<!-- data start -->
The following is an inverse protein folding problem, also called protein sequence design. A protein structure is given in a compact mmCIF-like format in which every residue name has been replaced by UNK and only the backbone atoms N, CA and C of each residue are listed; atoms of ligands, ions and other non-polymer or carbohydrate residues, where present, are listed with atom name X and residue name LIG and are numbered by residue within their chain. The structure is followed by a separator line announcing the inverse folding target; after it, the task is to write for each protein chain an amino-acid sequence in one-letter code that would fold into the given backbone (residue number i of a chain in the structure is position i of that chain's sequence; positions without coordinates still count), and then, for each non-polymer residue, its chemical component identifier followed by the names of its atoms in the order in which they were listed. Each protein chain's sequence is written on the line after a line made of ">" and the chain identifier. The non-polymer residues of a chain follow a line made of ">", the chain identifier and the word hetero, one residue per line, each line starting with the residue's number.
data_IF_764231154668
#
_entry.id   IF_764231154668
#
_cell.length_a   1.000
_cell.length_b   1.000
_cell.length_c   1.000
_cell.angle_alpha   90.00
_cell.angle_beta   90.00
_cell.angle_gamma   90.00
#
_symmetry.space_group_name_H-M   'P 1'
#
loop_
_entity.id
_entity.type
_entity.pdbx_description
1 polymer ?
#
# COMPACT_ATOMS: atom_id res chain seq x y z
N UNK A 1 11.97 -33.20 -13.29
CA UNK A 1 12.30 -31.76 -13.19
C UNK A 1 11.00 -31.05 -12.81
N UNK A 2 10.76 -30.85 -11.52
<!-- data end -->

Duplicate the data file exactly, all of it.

The following is an inverse protein folding problem, also called protein sequence design. A protein structure is given in a compact mmCIF-like format in which every residue name has been replaced by UNK and only the backbone atoms N, CA and C of each residue are listed; atoms of ligands, ions and other non-polymer or carbohydrate residues, where present, are listed with atom name X and residue name LIG and are numbered by residue within their chain. The structure is followed by a separator line announcing the inverse folding target; after it, the task is to write for each protein chain an amino-acid sequence in one-letter code that would fold into the given backbone (residue number i of a chain in the structure is position i of that chain's sequence; positions without coordinates still count), and then, for each non-polymer residue, its chemical component identifier followed by the names of its atoms in the order in which they were listed. Each protein chain's sequence is written on the line after a line made of ">" and the chain identifier. The non-polymer residues of a chain follow a line made of ">", the chain identifier and the word hetero, one residue per line, each line starting with the residue's number.
data_IF_764231154668
#
_entry.id   IF_764231154668
#
_cell.length_a   1.000
_cell.length_b   1.000
_cell.length_c   1.000
_cell.angle_alpha   90.00
_cell.angle_beta   90.00
_cell.angle_gamma   90.00
#
_symmetry.space_group_name_H-M   'P 1'
#
loop_
_entity.id
_entity.type
_entity.pdbx_description
1 polymer ?
#
# COMPACT_ATOMS: atom_id res chain seq x y z
N UNK A 1 11.97 -33.20 -13.29
CA UNK A 1 12.30 -31.76 -13.19
C UNK A 1 11.00 -31.05 -12.81
N UNK A 2 10.76 -30.85 -11.52